There’s nothing like a zero-day to ruin the holiday break, but that’s just what may be in store for engineers at Nvidia after a researcher discovered a new vulnerability in the Nvidia Display Driver Service. The flaw could hand over administrator privileges on Windows machines to an attacker.
Peter Winter-Smith, formerly with the NGS Software of the U.K., posted details of the vulnerability and exploit to Pastebin. In it, he explains that the service is vulnerable to a stack buffer overflow that bypasses data execution prevention (DEP) and address space layout randomization (ASLR) running in the Windows operating system since Windows Vista.
“The service listens on a named pipe (pipensvr) which has a NULL DACL configured, which should mean that any logged on user or remote user in a domain context (Windows firewall/file sharing permitting) should be able to exploit this vulnerability,” Winter-Smith wrote on Pastebin. “The buffer overflow occurs as a result of a bad memmove operation.”
Winter-Smith told Threatpost the vulnerability is difficult to exploit because it mostly affects domain-based machine, and the machines in question would have to have relaxed firewall rules and need to be able to share files.
“In the local scenario in which an attacker attempts to gain increased privileges on a machine they already have access to, it would be very easy,” Winter-Smith said. “It’s not incredibly serious (compared to—say–a browser exploit). If it were going to put people at risk I’d not have released exploit code and I’d have informed the vendor and kept quiet until a fix were issued.”
Winter-Smith said an attacker could exploit the vulnerability in two ways: with local access they could escalate privileges to root giving them full control over the machine; or remotely against machines on the same Windows domain if the user running Nvidia has enabled file sharing from their machine or has disabled their firewall, remote access can be gained.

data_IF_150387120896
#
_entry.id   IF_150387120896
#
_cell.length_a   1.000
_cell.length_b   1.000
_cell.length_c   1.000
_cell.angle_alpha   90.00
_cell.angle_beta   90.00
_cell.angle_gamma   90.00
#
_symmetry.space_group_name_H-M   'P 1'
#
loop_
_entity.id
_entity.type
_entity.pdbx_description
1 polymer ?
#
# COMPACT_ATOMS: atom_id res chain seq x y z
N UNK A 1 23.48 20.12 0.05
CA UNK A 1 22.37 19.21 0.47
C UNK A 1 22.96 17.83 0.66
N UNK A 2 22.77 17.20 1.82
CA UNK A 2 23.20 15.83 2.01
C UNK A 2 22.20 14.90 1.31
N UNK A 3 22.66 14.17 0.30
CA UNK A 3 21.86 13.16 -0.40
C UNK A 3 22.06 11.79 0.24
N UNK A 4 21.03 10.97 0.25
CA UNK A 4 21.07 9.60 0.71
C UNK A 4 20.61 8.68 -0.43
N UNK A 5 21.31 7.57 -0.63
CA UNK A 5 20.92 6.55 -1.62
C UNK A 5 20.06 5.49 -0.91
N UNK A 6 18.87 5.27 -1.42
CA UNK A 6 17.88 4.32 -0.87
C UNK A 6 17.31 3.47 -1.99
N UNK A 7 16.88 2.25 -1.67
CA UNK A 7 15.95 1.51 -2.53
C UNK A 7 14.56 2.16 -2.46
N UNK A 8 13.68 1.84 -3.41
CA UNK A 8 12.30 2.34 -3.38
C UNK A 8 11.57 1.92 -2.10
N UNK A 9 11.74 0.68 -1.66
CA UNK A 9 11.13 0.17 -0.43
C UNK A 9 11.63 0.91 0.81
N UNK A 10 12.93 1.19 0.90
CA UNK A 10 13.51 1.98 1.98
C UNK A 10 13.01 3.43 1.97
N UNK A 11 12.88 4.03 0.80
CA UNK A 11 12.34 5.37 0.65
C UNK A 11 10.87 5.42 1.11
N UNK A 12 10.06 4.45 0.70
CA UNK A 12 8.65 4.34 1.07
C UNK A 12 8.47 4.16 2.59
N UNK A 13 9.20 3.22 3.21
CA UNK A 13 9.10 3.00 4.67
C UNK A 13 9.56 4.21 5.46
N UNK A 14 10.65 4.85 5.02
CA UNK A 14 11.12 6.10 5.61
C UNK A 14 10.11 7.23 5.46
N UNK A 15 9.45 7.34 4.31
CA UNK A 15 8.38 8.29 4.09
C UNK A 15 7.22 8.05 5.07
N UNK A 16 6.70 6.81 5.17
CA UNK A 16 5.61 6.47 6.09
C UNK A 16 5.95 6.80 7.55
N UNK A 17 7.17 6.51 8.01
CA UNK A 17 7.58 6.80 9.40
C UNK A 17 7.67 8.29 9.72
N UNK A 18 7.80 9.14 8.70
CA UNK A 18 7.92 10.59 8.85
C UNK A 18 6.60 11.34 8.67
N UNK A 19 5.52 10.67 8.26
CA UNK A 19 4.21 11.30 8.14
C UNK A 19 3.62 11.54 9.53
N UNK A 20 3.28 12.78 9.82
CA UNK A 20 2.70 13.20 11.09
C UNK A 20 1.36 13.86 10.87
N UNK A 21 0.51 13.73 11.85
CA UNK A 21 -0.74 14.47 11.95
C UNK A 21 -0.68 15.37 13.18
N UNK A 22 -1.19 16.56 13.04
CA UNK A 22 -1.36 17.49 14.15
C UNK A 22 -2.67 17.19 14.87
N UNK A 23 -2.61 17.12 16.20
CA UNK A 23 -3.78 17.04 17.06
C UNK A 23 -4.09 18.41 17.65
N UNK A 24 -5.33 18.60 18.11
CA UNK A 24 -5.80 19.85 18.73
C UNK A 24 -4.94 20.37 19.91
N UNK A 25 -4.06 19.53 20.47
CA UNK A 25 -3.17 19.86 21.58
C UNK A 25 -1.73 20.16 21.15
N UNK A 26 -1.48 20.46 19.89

Memmove operations copy data from a source location to a memory destination. Winter-Smith said the service copies data unchecked; an attacker would be able to control the source location as well as the number of bytes copied into the response buffer; an attacker would be able to leak data from the stack by overflowing it.
“The memmove function copies data from one place in memory to another, and the fact that it was not properly used allowed me to both copy data critical to bypassing the Windows protections,” Winter-Smith said, “by copying private data in memory within the Nvidia service process into the data buffer that would be sent back to me, and trigger the vulnerability (by overwriting memory sufficient to give me full control over what the Nvidia service would try to do once the processing of my messages had completed).”
Nvidia, based in Santa Clara, Calif., builds graphics processing units for PCs, mobile and embedded devices, as well as other processing applications for high-performance computing systems. Nvidia competes with Intel, AMD and Qualcomm in these markets. The nvsvc32.exe service in question here runs automatically on any Windows machine running a Nvidia GPU.
Winter-Smith said he wanted to share the exploit in a timely fashion, rather than report it.
“I am definitely not averse to responsible disclosure and typically do follow a responsible disclosure process, however the risk from this particular flaw being exploited was (is) sufficiently low that I didn’t think it would warrant the wait,” he said.